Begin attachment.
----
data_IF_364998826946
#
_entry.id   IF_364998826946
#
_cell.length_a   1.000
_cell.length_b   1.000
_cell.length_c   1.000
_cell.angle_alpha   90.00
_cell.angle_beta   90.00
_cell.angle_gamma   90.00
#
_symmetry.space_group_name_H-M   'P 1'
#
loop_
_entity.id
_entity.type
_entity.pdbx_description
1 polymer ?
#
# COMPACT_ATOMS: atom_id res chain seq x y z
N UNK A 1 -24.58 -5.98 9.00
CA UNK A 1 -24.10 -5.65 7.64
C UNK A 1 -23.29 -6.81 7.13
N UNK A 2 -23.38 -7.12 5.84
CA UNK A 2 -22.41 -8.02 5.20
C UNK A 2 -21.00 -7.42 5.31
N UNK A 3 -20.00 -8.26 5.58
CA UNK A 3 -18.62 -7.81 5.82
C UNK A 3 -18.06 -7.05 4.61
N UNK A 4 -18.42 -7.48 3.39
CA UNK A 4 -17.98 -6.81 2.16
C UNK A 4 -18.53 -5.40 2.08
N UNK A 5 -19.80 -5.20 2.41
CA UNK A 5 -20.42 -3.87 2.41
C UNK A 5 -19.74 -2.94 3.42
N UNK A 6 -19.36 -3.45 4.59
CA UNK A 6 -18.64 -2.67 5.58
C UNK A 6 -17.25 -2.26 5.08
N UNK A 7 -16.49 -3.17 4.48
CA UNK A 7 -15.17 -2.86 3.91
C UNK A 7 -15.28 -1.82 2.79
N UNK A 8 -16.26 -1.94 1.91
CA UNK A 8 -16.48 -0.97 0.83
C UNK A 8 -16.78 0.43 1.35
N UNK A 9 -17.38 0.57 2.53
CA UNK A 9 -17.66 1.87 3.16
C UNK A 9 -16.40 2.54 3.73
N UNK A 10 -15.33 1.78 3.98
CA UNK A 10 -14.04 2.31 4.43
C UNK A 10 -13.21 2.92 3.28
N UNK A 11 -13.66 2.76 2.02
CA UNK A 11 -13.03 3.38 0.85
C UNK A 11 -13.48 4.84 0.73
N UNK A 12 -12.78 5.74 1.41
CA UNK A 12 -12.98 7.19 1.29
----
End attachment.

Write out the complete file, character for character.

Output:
data_IF_364998826946
#
_entry.id   IF_364998826946
#
_cell.length_a   1.000
_cell.length_b   1.000
_cell.length_c   1.000
_cell.angle_alpha   90.00
_cell.angle_beta   90.00
_cell.angle_gamma   90.00
#
_symmetry.space_group_name_H-M   'P 1'
#
loop_
_entity.id
_entity.type
_entity.pdbx_description
1 polymer ?
#
# COMPACT_ATOMS: atom_id res chain seq x y z
N UNK A 1 -24.58 -5.98 9.00
CA UNK A 1 -24.10 -5.65 7.64
C UNK A 1 -23.29 -6.81 7.13
N UNK A 2 -23.38 -7.12 5.84
CA UNK A 2 -22.41 -8.02 5.20
C UNK A 2 -21.00 -7.42 5.31
N UNK A 3 -20.00 -8.26 5.58
CA UNK A 3 -18.62 -7.81 5.82
C UNK A 3 -18.06 -7.05 4.61
N UNK A 4 -18.42 -7.48 3.39
CA UNK A 4 -17.98 -6.81 2.16
C UNK A 4 -18.53 -5.40 2.08
N UNK A 5 -19.80 -5.20 2.41
CA UNK A 5 -20.42 -3.87 2.41
C UNK A 5 -19.74 -2.94 3.42
N UNK A 6 -19.36 -3.45 4.59
CA UNK A 6 -18.64 -2.67 5.58
C UNK A 6 -17.25 -2.26 5.08
N UNK A 7 -16.49 -3.17 4.48
CA UNK A 7 -15.17 -2.86 3.91
C UNK A 7 -15.28 -1.82 2.79
N UNK A 8 -16.26 -1.94 1.91
CA UNK A 8 -16.48 -0.97 0.83
C UNK A 8 -16.78 0.43 1.35
N UNK A 9 -17.38 0.57 2.53
CA UNK A 9 -17.66 1.87 3.16
C UNK A 9 -16.40 2.54 3.73
N UNK A 10 -15.33 1.78 3.98
CA UNK A 10 -14.04 2.31 4.43
C UNK A 10 -13.21 2.92 3.28
N UNK A 11 -13.66 2.76 2.02
CA UNK A 11 -13.03 3.38 0.85
C UNK A 11 -13.48 4.84 0.73
N UNK A 12 -12.78 5.74 1.41
CA UNK A 12 -12.98 7.19 1.29